Spokes are for suckers! They add weight, increase drag, and transmit harsh road bumps up to the rider, but for years they've been the only way to keep your hubs attached to your wheels. Until now.
Thanks to dynamo-hub powered electromagnets, neodymium rim inserts, and some engineering magic, the Nikola makes spokes a thing of the past. At low speeds, the magnetic field generated keeps the rims stable and allows some wiggle-room to absorb road shock (imagine invisible magnetic shocks and you'll get a sense of how cool it is), at higher speeds the stronger field keeps your rims stiff so you don't lose any energy to flexing like on a standard spoked wheel. This is bascially the coolest thing you're going to see all year. 1 part mag-lev train, 1 part urban-assault bicycle, 100% Pure.
The A.B. Pack is a waterproof bag that basically sits inside the existing rack. It has a strap that wraps around the rack in order to secure it. It's got a tall profile of the bag that lets you pile stuff in there, and when you drop off your bike you can sling the bag over your shoulder to continue on foot.
SAFE & FASHIONABLE: Riders don't ride more often because of the fear of being seriously hit or killed by a car. Two problems are that drivers aren’t aware of what the hand signals mean and bikers don’t often don’t wear safety gear because they are uncomfortable or ugly. Turn Signal Gloves gives cyclists a fashionable, easy safety option, and drivers an unmistakable cue that they are sharing the roads.
EFFORTLESS Unique patent-pending, nickel-plated steel contact switch that forgoes the need of a button. Makes activation intuitive and effortless.
EASY POWER The gloves see up to 2 months of battery life with regular use, and has super bright high efficiency LED turn signal for turbo visibility. Ambient light-sensor that controls illumination to preserve battery power.
Kickstarter Campaign Zackees is launching through Kickstarter.
People often ask me about buying used bikes and I usually point them in the direction of the Bike and Roll annual bike sale. Sadly, they usually ignore me. But the two people who have listened to me have been happy with their purchases. That is a small sample size, but it bodes well.
've been aware of Share the Damn Road and their clever slogans based on the ubiquitous and somewhat controversial "Share the Road" signs for some time, but recently I had the chance to try one of their bike jerseys and, as is usual, this one is much nicer than the ones I usually buy.
If you want to make a statement STDR jersey's let you do that. Mine reads on the back "If you can read this, I need more room" and in smaller text "or you're drafting, and it's time to take a pull." The jersey is made by Podium Cycling and so, as you'd expect, it's well constructed, wicks and dries quickly and fits well. With a retail price of about $60-70 their prices are similar to other high quality jerseys if not on the low end. The jersey is very comfortable, both in fit and material.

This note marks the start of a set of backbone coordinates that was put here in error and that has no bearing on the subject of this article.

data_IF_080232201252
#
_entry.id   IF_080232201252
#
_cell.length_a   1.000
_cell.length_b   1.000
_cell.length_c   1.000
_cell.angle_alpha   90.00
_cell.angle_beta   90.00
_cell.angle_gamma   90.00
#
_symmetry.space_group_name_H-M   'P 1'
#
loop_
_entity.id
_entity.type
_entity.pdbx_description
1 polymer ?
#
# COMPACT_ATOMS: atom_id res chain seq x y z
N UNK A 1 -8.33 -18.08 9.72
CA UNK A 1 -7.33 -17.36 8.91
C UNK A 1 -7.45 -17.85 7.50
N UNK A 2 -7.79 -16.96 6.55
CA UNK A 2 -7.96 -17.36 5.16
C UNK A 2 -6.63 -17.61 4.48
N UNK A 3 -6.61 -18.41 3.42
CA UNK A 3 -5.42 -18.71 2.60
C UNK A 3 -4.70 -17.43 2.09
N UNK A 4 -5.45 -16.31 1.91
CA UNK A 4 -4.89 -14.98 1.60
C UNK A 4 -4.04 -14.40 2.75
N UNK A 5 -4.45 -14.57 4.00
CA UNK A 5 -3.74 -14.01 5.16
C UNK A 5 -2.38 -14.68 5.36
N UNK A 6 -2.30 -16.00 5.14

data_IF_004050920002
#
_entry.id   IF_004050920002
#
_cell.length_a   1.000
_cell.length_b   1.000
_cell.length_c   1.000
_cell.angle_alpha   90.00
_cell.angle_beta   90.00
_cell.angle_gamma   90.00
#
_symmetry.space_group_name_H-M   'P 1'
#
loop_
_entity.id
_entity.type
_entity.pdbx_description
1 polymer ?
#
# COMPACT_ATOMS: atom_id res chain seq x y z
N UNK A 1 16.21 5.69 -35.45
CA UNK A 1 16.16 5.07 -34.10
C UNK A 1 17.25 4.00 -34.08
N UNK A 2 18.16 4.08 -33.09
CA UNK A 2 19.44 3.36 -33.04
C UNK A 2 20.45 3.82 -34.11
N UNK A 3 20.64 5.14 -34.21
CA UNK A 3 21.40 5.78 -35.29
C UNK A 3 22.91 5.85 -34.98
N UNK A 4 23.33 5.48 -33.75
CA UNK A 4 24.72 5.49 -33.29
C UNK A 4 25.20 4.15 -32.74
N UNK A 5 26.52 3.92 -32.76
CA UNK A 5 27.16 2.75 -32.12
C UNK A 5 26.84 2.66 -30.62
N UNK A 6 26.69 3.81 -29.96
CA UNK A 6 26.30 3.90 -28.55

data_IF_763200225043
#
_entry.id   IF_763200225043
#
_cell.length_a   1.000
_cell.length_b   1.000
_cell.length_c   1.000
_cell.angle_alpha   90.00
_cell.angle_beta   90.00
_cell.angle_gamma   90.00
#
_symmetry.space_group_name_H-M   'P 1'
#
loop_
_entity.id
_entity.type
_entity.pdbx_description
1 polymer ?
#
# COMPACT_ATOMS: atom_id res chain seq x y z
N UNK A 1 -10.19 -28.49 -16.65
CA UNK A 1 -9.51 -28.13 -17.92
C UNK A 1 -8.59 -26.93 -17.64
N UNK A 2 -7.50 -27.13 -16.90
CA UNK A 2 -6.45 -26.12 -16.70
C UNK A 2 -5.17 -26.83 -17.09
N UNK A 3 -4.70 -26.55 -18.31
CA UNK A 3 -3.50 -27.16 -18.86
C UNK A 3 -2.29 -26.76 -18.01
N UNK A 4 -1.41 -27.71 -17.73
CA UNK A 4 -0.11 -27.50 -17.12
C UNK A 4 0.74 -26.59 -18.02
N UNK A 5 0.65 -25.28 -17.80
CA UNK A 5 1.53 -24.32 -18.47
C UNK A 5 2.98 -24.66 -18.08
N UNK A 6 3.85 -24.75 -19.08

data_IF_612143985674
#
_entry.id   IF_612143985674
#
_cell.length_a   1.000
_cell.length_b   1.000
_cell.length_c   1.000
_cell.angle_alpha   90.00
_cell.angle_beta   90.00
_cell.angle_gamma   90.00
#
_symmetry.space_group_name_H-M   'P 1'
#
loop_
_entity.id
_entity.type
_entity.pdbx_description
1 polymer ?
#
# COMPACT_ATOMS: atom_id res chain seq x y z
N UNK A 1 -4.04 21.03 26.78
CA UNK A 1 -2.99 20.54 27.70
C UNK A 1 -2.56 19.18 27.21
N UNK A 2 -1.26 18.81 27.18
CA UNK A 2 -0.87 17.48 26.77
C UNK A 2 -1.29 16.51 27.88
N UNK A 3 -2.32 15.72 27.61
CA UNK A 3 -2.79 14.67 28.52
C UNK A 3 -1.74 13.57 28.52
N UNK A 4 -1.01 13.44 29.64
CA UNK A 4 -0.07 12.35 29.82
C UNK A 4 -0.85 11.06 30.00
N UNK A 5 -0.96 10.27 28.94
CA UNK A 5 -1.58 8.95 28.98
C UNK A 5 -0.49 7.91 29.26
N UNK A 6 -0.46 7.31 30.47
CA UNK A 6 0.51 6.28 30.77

Full length, hidden zipper in the front, which is nice for summer riding
Elastic armbands and a silicon gripper at the waste that keeps the jersey in position
The STDR slogans that get driver's attention
The slogan is a little too confrontational for me to wear when commuting. I don't want to walk through the lobby with that on. But there are plenty of other times to ride and other slogans like "Don't Run Me Over" that I'd be fine with.
Has to be hand washed (though I probably won't)
High performance cycling jersey decorated with unique STDR designs
I was recently sent a Hoorag - the better bandana - to try out, and while I think it would be more useful in the winter, I found it to have a lot of utility.
The Hoorag is a tube of thin stretchy polyester micro-fiber with holes on both ends. [if you've ever watched Survivor, it's kind of like what they would call a "buff"]. This allows it to be worn in several configurations.
I normally ride with a skullcap or headband because I sweat like it's my job and I'm mostly bald, which means that on a long ride, I get a lot of sweat in my eyes - which can burn. Headgear like this helps to keep that from happening.
So I wore the Skull Daddy print Hoorag (in what I guess they would call Pirate Rag style) on a longer ride and it worked as well as my usual skullcap. It doesn't wick as much as my skullcap does and so it had more sweat in it at the end, but then I can't use the skullcap as a balaclava, face cover or a neck warmer in the winter. It appears to be pretty durable. I was worried that the hole on the other end would annoy me, but I didn't even notice it, and being able to use it as either a headband or a skullcap was nice.
At $16 it might be a bit steep if you think you'll only use it for one task, but if you do a lot of winter riding it might be worth it as a liner for your current gear or standalone outer wear on days when it's not nearly as cold. The price is high, but so is the utility.
Don't believe me? Then you can get one for free - if you'll write your own review of it for the blog. First person to request one in the comments gets it (but you have to pick it up at Washcycle HQ).